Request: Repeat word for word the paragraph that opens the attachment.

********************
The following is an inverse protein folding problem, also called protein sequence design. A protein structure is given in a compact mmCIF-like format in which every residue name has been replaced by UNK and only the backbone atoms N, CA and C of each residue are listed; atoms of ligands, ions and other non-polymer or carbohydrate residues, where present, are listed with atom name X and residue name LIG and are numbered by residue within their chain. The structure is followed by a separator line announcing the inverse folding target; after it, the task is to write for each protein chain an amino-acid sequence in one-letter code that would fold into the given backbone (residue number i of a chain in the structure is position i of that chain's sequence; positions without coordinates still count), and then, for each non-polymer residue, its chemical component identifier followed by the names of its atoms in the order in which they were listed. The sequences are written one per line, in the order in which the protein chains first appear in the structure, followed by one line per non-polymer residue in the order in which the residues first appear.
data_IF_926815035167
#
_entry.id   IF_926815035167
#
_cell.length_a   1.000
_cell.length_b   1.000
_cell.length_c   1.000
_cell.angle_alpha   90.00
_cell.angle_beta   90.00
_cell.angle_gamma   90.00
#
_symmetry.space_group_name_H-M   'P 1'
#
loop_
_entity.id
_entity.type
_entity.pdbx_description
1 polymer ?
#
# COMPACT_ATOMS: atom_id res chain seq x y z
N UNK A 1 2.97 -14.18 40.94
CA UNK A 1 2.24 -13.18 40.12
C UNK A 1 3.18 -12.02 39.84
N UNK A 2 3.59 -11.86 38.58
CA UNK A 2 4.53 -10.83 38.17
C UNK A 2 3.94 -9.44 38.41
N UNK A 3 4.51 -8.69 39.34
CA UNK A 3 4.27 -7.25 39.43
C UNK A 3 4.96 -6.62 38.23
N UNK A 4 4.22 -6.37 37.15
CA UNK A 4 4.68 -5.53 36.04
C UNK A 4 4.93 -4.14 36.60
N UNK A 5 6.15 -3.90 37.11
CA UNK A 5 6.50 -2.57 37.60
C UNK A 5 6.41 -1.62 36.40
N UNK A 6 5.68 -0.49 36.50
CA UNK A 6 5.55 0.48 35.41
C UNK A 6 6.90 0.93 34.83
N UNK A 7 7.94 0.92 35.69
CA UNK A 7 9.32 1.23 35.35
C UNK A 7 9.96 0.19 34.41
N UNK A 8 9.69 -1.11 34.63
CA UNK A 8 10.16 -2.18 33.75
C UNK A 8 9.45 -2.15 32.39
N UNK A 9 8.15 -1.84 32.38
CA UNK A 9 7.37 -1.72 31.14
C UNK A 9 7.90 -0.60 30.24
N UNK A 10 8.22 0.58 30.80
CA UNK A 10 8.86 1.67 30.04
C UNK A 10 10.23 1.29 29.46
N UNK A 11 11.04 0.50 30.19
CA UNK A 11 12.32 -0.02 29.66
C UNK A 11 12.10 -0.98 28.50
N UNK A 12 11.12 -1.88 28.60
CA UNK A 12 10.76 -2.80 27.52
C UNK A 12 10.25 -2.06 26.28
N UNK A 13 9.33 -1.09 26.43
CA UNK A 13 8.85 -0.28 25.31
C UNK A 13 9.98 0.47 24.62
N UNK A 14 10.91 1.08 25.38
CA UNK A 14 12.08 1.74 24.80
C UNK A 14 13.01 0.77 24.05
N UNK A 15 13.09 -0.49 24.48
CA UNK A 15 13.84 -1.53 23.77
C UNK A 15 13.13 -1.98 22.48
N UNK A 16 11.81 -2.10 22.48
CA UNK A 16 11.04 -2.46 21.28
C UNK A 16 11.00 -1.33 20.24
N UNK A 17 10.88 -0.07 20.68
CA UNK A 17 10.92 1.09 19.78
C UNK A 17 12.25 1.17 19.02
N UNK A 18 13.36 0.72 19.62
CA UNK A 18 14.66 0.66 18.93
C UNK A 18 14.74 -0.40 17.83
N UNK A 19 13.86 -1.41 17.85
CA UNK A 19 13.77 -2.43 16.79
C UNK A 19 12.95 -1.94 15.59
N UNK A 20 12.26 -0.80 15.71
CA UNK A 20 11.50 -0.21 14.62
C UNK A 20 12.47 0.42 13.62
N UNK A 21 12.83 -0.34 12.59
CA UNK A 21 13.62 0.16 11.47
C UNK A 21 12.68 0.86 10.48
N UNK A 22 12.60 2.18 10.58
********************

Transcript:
The following is an inverse protein folding problem, also called protein sequence design. A protein structure is given in a compact mmCIF-like format in which every residue name has been replaced by UNK and only the backbone atoms N, CA and C of each residue are listed; atoms of ligands, ions and other non-polymer or carbohydrate residues, where present, are listed with atom name X and residue name LIG and are numbered by residue within their chain. The structure is followed by a separator line announcing the inverse folding target; after it, the task is to write for each protein chain an amino-acid sequence in one-letter code that would fold into the given backbone (residue number i of a chain in the structure is position i of that chain's sequence; positions without coordinates still count), and then, for each non-polymer residue, its chemical component identifier followed by the names of its atoms in the order in which they were listed. The sequences are written one per line, in the order in which the protein chains first appear in the structure, followed by one line per non-polymer residue in the order in which the residues first appear.